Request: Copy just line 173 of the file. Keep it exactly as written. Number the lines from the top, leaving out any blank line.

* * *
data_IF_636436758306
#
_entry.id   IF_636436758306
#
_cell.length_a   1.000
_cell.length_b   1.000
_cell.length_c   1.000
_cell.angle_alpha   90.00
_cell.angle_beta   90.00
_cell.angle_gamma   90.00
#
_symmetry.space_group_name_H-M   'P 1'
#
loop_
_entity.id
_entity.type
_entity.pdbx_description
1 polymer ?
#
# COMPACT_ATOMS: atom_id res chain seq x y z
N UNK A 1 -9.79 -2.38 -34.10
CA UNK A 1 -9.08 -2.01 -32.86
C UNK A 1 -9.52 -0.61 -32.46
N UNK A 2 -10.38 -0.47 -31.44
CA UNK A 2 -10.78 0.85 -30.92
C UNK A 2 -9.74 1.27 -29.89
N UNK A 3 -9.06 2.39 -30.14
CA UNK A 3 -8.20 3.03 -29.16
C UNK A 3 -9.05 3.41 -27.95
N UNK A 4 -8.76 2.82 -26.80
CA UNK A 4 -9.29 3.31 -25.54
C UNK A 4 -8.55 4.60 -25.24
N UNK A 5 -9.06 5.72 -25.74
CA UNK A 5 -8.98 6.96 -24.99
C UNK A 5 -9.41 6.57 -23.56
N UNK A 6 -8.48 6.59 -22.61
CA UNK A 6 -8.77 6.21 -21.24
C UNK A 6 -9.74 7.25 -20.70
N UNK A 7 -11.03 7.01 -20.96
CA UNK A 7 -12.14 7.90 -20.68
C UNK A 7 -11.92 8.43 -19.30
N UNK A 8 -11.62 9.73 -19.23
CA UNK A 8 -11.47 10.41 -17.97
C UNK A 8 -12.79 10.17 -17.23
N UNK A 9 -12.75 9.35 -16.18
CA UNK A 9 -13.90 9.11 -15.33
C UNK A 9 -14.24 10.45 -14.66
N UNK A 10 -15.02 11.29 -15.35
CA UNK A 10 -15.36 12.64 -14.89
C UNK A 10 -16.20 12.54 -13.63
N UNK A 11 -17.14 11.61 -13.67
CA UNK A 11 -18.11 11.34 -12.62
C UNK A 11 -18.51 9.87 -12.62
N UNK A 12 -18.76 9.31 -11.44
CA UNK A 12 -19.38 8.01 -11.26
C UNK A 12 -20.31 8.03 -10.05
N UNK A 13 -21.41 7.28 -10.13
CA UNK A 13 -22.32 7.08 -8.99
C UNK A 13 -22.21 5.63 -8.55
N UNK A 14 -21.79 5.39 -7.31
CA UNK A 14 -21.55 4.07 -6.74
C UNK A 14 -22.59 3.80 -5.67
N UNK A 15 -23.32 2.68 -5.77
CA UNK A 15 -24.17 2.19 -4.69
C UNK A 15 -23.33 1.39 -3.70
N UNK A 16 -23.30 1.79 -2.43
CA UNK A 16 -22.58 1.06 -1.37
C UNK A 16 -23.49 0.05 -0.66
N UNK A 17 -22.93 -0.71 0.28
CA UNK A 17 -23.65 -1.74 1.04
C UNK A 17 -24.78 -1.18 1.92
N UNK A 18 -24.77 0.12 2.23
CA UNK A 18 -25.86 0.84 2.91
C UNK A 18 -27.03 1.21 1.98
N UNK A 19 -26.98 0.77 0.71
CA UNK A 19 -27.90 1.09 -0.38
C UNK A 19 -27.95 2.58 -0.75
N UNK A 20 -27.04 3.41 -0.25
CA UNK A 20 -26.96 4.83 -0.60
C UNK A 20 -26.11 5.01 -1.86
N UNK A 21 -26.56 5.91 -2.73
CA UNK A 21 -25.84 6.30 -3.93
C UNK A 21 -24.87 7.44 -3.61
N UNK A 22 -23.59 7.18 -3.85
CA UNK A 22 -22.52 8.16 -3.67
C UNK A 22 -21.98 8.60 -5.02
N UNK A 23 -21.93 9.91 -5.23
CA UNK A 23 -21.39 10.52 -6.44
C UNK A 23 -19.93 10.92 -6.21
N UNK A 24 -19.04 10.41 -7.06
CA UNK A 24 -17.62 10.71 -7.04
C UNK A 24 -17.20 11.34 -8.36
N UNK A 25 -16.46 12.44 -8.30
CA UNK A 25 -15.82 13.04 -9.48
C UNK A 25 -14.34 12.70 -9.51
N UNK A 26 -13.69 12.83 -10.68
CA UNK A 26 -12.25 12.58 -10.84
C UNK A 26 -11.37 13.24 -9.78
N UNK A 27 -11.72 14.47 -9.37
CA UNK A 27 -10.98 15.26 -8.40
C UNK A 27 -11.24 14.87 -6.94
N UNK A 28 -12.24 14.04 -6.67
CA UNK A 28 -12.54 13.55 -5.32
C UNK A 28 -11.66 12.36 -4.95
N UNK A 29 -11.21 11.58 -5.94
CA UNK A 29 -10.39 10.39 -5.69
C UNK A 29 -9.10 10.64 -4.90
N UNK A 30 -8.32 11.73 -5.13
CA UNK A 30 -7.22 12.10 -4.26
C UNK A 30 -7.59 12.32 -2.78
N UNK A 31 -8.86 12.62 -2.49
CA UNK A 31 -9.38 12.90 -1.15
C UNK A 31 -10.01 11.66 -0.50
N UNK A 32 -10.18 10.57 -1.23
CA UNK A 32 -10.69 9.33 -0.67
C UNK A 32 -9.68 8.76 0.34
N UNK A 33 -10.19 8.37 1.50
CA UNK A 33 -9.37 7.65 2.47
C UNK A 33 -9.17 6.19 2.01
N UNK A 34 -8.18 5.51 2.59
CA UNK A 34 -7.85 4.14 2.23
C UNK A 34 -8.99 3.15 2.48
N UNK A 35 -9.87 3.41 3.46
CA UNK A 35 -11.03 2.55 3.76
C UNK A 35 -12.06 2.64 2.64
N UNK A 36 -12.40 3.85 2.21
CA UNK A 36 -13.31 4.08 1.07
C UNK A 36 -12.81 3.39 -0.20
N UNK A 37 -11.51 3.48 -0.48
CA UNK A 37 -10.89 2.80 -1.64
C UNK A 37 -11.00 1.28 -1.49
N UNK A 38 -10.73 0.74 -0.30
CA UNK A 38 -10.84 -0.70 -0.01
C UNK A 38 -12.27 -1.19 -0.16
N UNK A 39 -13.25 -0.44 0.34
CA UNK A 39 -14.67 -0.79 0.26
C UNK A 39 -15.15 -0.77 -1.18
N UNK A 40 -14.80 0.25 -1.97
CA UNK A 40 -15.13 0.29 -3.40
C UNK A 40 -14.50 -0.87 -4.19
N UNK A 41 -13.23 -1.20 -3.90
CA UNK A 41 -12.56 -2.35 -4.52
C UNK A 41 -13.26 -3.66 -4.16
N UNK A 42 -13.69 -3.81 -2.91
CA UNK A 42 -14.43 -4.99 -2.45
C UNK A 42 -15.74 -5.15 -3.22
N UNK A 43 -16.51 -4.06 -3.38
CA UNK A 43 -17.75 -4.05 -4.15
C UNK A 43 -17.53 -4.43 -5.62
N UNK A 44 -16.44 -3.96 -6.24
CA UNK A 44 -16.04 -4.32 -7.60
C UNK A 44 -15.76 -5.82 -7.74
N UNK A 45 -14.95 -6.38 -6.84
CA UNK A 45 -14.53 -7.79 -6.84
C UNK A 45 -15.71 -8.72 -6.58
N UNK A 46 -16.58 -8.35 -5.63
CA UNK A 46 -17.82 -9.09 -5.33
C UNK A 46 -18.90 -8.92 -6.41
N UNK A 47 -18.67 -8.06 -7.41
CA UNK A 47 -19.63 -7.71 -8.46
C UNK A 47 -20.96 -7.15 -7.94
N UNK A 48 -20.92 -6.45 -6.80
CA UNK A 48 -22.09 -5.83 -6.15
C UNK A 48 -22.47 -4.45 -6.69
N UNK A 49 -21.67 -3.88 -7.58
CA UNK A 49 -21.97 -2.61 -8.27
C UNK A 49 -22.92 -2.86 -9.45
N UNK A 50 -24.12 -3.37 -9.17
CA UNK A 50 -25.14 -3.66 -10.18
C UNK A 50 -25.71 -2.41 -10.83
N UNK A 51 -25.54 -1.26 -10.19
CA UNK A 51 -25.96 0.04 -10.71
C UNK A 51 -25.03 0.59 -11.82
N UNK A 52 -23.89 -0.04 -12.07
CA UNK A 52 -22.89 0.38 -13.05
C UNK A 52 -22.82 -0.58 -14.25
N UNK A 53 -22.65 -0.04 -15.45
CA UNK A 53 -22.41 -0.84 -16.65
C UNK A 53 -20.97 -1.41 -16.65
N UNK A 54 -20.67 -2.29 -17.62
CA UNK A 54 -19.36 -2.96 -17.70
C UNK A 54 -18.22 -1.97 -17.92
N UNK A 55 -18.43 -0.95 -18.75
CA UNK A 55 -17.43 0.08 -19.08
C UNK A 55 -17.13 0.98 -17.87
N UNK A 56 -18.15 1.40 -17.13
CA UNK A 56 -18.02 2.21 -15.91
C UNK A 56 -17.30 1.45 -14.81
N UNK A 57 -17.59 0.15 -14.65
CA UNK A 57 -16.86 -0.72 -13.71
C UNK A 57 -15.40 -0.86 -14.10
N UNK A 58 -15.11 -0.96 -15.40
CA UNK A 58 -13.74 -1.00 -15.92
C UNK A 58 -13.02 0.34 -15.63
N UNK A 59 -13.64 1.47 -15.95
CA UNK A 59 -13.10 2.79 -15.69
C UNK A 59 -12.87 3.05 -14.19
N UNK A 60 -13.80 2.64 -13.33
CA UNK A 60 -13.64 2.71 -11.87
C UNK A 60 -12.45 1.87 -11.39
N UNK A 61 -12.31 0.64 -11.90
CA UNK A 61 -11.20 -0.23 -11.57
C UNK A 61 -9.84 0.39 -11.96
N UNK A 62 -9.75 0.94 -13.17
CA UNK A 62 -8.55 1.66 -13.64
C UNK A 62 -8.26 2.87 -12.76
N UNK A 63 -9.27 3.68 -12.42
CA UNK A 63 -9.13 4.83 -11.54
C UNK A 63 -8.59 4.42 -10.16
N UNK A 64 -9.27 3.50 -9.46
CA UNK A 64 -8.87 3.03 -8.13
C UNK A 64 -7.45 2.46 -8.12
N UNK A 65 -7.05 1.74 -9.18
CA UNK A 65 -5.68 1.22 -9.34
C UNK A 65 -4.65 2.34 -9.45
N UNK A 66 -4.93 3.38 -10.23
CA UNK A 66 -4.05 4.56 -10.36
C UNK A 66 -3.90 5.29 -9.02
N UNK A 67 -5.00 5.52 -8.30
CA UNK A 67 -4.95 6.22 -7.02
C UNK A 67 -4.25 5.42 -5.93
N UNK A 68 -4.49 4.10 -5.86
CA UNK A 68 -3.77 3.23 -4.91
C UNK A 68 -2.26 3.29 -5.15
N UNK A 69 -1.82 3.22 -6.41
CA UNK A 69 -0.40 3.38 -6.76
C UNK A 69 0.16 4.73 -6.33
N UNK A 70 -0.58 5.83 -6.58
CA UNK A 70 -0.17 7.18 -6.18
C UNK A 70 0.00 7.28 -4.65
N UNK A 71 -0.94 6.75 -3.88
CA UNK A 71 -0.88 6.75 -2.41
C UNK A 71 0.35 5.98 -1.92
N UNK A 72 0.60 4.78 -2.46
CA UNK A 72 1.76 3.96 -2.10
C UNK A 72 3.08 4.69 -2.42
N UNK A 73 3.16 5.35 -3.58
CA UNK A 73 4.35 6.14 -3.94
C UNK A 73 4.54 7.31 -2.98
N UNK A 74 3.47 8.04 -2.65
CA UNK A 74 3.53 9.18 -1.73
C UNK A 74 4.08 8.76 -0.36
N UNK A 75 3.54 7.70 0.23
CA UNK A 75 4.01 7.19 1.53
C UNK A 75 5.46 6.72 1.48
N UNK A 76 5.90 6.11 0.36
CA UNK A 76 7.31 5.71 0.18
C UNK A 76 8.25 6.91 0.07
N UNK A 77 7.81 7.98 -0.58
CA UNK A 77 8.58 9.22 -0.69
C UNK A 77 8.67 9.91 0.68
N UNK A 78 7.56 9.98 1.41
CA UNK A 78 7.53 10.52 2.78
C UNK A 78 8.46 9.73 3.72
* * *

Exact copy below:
C UNK A 51 -25.03 0.59 -11.82